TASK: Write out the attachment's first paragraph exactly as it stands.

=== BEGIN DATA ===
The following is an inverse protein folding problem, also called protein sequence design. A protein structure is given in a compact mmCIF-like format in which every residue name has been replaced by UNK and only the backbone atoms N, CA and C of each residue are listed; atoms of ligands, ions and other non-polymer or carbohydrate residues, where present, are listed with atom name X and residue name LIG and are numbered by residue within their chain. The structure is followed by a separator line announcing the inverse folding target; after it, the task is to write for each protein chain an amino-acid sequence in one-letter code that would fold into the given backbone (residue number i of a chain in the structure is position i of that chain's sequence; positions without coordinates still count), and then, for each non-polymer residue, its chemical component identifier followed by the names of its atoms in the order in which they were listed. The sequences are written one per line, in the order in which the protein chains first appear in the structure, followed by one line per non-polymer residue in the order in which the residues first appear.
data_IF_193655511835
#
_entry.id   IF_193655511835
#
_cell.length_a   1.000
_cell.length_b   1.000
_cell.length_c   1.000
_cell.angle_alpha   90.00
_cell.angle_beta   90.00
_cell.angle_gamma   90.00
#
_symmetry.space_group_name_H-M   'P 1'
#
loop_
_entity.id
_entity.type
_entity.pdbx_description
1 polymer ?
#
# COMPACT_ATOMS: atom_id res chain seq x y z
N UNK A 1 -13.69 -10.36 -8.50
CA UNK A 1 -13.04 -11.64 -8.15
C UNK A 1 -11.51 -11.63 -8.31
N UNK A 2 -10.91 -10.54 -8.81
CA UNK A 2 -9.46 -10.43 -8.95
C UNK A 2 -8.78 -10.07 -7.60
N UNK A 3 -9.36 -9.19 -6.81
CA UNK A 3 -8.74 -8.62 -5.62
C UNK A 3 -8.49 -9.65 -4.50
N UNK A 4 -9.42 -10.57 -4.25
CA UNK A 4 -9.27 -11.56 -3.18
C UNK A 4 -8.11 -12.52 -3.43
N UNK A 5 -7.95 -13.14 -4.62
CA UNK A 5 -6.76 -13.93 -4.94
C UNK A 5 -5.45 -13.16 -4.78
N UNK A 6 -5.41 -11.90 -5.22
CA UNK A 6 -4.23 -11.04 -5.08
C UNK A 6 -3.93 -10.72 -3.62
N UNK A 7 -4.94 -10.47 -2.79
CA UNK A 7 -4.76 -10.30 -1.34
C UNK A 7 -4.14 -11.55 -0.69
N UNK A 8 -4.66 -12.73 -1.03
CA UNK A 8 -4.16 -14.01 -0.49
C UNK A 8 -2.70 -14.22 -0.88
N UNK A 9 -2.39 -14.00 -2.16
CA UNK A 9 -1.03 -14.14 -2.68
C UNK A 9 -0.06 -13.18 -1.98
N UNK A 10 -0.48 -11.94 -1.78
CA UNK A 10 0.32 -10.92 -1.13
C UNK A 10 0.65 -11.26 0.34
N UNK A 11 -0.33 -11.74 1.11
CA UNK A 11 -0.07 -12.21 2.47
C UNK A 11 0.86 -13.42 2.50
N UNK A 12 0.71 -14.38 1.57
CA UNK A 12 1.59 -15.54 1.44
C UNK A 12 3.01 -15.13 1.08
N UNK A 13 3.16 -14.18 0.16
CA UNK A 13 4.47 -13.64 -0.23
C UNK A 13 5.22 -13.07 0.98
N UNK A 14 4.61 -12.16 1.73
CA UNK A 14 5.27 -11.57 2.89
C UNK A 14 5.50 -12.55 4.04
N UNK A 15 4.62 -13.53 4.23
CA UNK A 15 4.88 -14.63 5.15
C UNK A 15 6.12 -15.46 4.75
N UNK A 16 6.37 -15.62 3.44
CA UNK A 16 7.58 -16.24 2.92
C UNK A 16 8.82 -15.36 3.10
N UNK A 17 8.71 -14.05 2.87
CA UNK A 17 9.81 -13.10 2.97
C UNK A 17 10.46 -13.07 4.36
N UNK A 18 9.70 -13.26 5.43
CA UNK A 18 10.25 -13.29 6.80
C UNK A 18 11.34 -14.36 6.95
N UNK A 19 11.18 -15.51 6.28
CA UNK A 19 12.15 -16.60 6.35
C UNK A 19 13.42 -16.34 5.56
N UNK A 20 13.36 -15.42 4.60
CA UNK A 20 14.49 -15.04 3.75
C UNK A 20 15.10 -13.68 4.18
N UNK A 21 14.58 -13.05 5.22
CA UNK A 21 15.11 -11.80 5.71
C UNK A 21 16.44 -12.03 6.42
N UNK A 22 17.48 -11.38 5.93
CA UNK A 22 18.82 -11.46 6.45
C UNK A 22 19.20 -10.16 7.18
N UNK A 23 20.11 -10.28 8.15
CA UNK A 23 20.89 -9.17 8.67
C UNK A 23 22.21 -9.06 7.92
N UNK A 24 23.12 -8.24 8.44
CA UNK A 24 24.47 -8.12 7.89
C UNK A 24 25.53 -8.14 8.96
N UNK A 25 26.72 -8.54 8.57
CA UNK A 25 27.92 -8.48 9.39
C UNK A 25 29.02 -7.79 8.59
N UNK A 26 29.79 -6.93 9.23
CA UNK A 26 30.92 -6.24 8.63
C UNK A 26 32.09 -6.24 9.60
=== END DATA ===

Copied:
The following is an inverse protein folding problem, also called protein sequence design. A protein structure is given in a compact mmCIF-like format in which every residue name has been replaced by UNK and only the backbone atoms N, CA and C of each residue are listed; atoms of ligands, ions and other non-polymer or carbohydrate residues, where present, are listed with atom name X and residue name LIG and are numbered by residue within their chain. The structure is followed by a separator line announcing the inverse folding target; after it, the task is to write for each protein chain an amino-acid sequence in one-letter code that would fold into the given backbone (residue number i of a chain in the structure is position i of that chain's sequence; positions without coordinates still count), and then, for each non-polymer residue, its chemical component identifier followed by the names of its atoms in the order in which they were listed. The sequences are written one per line, in the order in which the protein chains first appear in the structure, followed by one line per non-polymer residue in the order in which the residues first appear.